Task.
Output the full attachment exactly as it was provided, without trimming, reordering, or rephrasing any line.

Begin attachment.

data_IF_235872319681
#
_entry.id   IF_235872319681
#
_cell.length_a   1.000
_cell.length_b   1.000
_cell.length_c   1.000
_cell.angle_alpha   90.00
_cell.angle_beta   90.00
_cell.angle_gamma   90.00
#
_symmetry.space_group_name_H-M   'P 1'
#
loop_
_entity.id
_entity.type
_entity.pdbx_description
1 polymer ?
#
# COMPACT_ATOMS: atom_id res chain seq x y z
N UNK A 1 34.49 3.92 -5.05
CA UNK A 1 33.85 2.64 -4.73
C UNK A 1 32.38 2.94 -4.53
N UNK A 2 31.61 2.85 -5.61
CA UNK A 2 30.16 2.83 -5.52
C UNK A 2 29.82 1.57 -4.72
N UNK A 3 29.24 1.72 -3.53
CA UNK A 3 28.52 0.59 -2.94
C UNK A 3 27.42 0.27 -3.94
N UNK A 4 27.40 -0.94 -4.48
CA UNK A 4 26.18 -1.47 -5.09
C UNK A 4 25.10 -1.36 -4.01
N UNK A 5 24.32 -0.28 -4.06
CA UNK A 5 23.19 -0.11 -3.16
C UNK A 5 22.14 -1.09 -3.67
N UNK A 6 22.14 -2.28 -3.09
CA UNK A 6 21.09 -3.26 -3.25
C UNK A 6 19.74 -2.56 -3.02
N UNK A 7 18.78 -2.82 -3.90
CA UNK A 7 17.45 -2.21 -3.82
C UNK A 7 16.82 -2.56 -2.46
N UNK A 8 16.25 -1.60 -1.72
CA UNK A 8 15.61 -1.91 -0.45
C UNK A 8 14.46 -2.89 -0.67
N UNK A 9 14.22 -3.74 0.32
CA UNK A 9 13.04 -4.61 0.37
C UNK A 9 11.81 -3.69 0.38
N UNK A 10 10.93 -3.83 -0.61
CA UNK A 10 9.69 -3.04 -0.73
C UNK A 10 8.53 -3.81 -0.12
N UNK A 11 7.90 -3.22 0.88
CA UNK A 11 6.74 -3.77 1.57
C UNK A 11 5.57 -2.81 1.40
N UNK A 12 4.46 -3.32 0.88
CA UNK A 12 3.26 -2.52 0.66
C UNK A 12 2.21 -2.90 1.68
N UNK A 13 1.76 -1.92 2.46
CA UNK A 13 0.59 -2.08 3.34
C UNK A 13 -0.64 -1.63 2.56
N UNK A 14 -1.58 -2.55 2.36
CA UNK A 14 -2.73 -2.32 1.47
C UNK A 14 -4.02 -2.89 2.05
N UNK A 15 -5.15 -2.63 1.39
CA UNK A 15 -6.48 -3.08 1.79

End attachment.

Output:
data_IF_235872319681
#
_entry.id   IF_235872319681
#
_cell.length_a   1.000
_cell.length_b   1.000
_cell.length_c   1.000
_cell.angle_alpha   90.00
_cell.angle_beta   90.00
_cell.angle_gamma   90.00
#
_symmetry.space_group_name_H-M   'P 1'
#
loop_
_entity.id
_entity.type
_entity.pdbx_description
1 polymer ?
#
# COMPACT_ATOMS: atom_id res chain seq x y z
N UNK A 1 34.49 3.92 -5.05
CA UNK A 1 33.85 2.64 -4.73
C UNK A 1 32.38 2.94 -4.53
N UNK A 2 31.61 2.85 -5.61
CA UNK A 2 30.16 2.83 -5.52
C UNK A 2 29.82 1.57 -4.72
N UNK A 3 29.24 1.72 -3.53
CA UNK A 3 28.52 0.59 -2.94
C UNK A 3 27.42 0.27 -3.94
N UNK A 4 27.40 -0.94 -4.48
CA UNK A 4 26.18 -1.47 -5.09
C UNK A 4 25.10 -1.36 -4.01
N UNK A 5 24.32 -0.28 -4.06
CA UNK A 5 23.19 -0.11 -3.16
C UNK A 5 22.14 -1.09 -3.67
N UNK A 6 22.14 -2.28 -3.09
CA UNK A 6 21.09 -3.26 -3.25
C UNK A 6 19.74 -2.56 -3.02
N UNK A 7 18.78 -2.82 -3.90
CA UNK A 7 17.45 -2.21 -3.82
C UNK A 7 16.82 -2.56 -2.46
N UNK A 8 16.25 -1.60 -1.72
CA UNK A 8 15.61 -1.91 -0.45
C UNK A 8 14.46 -2.89 -0.67
N UNK A 9 14.22 -3.74 0.32
CA UNK A 9 13.04 -4.61 0.37
C UNK A 9 11.81 -3.69 0.38
N UNK A 10 10.93 -3.83 -0.61
CA UNK A 10 9.69 -3.04 -0.73
C UNK A 10 8.53 -3.81 -0.12
N UNK A 11 7.90 -3.22 0.88
CA UNK A 11 6.74 -3.77 1.57
C UNK A 11 5.57 -2.81 1.40
N UNK A 12 4.46 -3.32 0.88
CA UNK A 12 3.26 -2.52 0.66
C UNK A 12 2.21 -2.90 1.68
N UNK A 13 1.76 -1.92 2.46
CA UNK A 13 0.59 -2.08 3.34
C UNK A 13 -0.64 -1.63 2.56
N UNK A 14 -1.58 -2.55 2.36
CA UNK A 14 -2.73 -2.32 1.47
C UNK A 14 -4.02 -2.89 2.05
N UNK A 15 -5.15 -2.63 1.39
CA UNK A 15 -6.48 -3.08 1.79